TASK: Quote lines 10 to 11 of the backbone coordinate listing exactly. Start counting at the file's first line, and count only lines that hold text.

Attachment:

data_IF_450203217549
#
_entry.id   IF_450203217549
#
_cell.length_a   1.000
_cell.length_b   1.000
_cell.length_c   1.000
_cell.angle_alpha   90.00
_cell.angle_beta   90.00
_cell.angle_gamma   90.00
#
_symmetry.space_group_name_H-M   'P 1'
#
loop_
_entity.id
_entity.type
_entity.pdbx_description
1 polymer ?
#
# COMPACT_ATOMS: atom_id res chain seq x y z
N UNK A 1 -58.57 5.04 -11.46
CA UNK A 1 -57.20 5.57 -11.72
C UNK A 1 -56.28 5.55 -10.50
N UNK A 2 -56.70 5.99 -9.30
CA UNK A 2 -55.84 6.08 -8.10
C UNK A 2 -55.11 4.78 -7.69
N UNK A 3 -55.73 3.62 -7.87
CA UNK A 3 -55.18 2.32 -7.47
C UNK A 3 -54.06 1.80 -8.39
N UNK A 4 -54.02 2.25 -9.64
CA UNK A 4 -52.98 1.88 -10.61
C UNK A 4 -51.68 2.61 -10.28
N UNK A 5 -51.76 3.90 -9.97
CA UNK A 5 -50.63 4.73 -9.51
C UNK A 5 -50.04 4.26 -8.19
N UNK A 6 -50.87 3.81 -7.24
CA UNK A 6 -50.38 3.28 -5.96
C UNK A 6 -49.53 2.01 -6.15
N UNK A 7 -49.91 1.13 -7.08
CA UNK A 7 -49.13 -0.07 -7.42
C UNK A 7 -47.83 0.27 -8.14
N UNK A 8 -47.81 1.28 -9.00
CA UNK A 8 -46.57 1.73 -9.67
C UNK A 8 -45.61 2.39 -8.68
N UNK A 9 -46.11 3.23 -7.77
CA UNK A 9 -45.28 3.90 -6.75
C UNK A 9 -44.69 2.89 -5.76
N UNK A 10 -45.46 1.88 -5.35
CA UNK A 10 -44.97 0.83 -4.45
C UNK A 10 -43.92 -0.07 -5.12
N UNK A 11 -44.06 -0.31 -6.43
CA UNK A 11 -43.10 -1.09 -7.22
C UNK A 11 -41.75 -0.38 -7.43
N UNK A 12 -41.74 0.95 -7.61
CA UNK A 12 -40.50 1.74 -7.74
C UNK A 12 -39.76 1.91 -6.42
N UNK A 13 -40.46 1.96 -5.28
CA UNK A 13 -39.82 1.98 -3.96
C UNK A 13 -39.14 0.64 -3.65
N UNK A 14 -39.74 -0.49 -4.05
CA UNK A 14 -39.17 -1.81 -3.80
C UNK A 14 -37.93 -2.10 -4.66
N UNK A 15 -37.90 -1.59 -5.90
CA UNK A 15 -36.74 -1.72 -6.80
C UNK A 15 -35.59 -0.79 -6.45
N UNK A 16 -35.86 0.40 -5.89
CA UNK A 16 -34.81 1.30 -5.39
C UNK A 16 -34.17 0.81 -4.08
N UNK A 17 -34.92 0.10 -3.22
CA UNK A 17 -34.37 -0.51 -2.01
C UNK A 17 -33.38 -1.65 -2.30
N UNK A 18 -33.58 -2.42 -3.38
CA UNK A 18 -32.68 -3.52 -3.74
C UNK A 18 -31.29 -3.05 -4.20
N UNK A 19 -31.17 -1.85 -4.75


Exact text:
_cell.angle_gamma   90.00
#